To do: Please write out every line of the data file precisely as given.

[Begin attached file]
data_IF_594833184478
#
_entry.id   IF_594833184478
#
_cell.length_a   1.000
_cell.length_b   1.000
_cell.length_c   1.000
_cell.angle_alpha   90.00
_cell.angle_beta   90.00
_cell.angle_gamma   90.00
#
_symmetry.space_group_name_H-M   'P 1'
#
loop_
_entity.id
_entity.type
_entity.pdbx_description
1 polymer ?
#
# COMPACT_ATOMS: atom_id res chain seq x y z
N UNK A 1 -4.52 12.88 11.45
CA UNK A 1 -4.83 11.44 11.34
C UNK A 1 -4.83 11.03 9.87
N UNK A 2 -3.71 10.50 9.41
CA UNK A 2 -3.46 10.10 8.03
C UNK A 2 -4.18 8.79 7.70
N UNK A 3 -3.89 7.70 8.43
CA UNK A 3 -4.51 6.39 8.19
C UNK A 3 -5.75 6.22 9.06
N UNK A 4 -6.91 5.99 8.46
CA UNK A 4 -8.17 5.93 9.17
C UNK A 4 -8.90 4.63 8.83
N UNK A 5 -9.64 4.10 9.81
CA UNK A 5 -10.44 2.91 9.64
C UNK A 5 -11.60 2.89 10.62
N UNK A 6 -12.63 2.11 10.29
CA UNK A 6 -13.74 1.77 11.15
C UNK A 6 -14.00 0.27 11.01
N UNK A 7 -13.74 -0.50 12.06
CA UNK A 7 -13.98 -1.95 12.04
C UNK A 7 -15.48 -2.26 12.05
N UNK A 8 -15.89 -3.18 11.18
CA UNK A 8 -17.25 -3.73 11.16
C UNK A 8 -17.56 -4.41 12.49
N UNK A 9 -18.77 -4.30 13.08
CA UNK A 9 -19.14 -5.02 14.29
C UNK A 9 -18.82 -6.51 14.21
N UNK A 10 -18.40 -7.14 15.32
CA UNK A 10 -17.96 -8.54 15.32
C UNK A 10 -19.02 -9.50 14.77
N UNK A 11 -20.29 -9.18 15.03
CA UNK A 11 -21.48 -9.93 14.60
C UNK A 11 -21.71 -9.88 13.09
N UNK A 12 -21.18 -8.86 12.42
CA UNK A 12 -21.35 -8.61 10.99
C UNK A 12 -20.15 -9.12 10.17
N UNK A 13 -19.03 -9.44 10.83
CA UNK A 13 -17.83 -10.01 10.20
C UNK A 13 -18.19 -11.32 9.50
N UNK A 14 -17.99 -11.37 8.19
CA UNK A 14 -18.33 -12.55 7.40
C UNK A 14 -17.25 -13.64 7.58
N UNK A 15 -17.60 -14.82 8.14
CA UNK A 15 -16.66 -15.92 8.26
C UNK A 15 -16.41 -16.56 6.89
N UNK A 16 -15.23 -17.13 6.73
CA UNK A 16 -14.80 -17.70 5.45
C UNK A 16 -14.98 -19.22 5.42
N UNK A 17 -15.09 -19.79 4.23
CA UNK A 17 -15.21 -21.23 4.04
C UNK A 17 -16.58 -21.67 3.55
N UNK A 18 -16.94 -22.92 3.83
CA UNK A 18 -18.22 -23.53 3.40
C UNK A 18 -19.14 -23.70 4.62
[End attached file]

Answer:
data_IF_594833184478
#
_entry.id   IF_594833184478
#
_cell.length_a   1.000
_cell.length_b   1.000
_cell.length_c   1.000
_cell.angle_alpha   90.00
_cell.angle_beta   90.00
_cell.angle_gamma   90.00
#
_symmetry.space_group_name_H-M   'P 1'
#
loop_
_entity.id
_entity.type
_entity.pdbx_description
1 polymer ?
#
# COMPACT_ATOMS: atom_id res chain seq x y z
N UNK A 1 -4.52 12.88 11.45
CA UNK A 1 -4.83 11.44 11.34
C UNK A 1 -4.83 11.03 9.87
N UNK A 2 -3.71 10.50 9.41
CA UNK A 2 -3.46 10.10 8.03
C UNK A 2 -4.18 8.79 7.70
N UNK A 3 -3.89 7.70 8.43
CA UNK A 3 -4.51 6.39 8.19
C UNK A 3 -5.75 6.22 9.06
N UNK A 4 -6.91 5.99 8.46
CA UNK A 4 -8.17 5.93 9.17
C UNK A 4 -8.90 4.63 8.83
N UNK A 5 -9.64 4.10 9.81
CA UNK A 5 -10.44 2.91 9.64
C UNK A 5 -11.60 2.89 10.62
N UNK A 6 -12.63 2.11 10.29
CA UNK A 6 -13.74 1.77 11.15
C UNK A 6 -14.00 0.27 11.01
N UNK A 7 -13.74 -0.50 12.06
CA UNK A 7 -13.98 -1.95 12.04
C UNK A 7 -15.48 -2.26 12.05
N UNK A 8 -15.89 -3.18 11.18
CA UNK A 8 -17.25 -3.73 11.16
C UNK A 8 -17.56 -4.41 12.49
N UNK A 9 -18.77 -4.30 13.08
CA UNK A 9 -19.14 -5.02 14.29
C UNK A 9 -18.82 -6.51 14.21
N UNK A 10 -18.40 -7.14 15.32
CA UNK A 10 -17.96 -8.54 15.32
C UNK A 10 -19.02 -9.50 14.77
N UNK A 11 -20.29 -9.18 15.03
CA UNK A 11 -21.48 -9.93 14.60
C UNK A 11 -21.71 -9.88 13.09
N UNK A 12 -21.18 -8.86 12.42
CA UNK A 12 -21.35 -8.61 10.99
C UNK A 12 -20.15 -9.12 10.17
N UNK A 13 -19.03 -9.44 10.83
CA UNK A 13 -17.83 -10.01 10.20
C UNK A 13 -18.19 -11.32 9.50
N UNK A 14 -17.99 -11.37 8.19
CA UNK A 14 -18.33 -12.55 7.40
C UNK A 14 -17.25 -13.64 7.58
N UNK A 15 -17.60 -14.82 8.14
CA UNK A 15 -16.66 -15.92 8.26
C UNK A 15 -16.41 -16.56 6.89
N UNK A 16 -15.23 -17.13 6.73
CA UNK A 16 -14.80 -17.70 5.45
C UNK A 16 -14.98 -19.22 5.42
N UNK A 17 -15.09 -19.79 4.23
CA UNK A 17 -15.21 -21.23 4.04
C UNK A 17 -16.58 -21.67 3.55
N UNK A 18 -16.94 -22.92 3.83
CA UNK A 18 -18.22 -23.53 3.40
C UNK A 18 -19.14 -23.70 4.62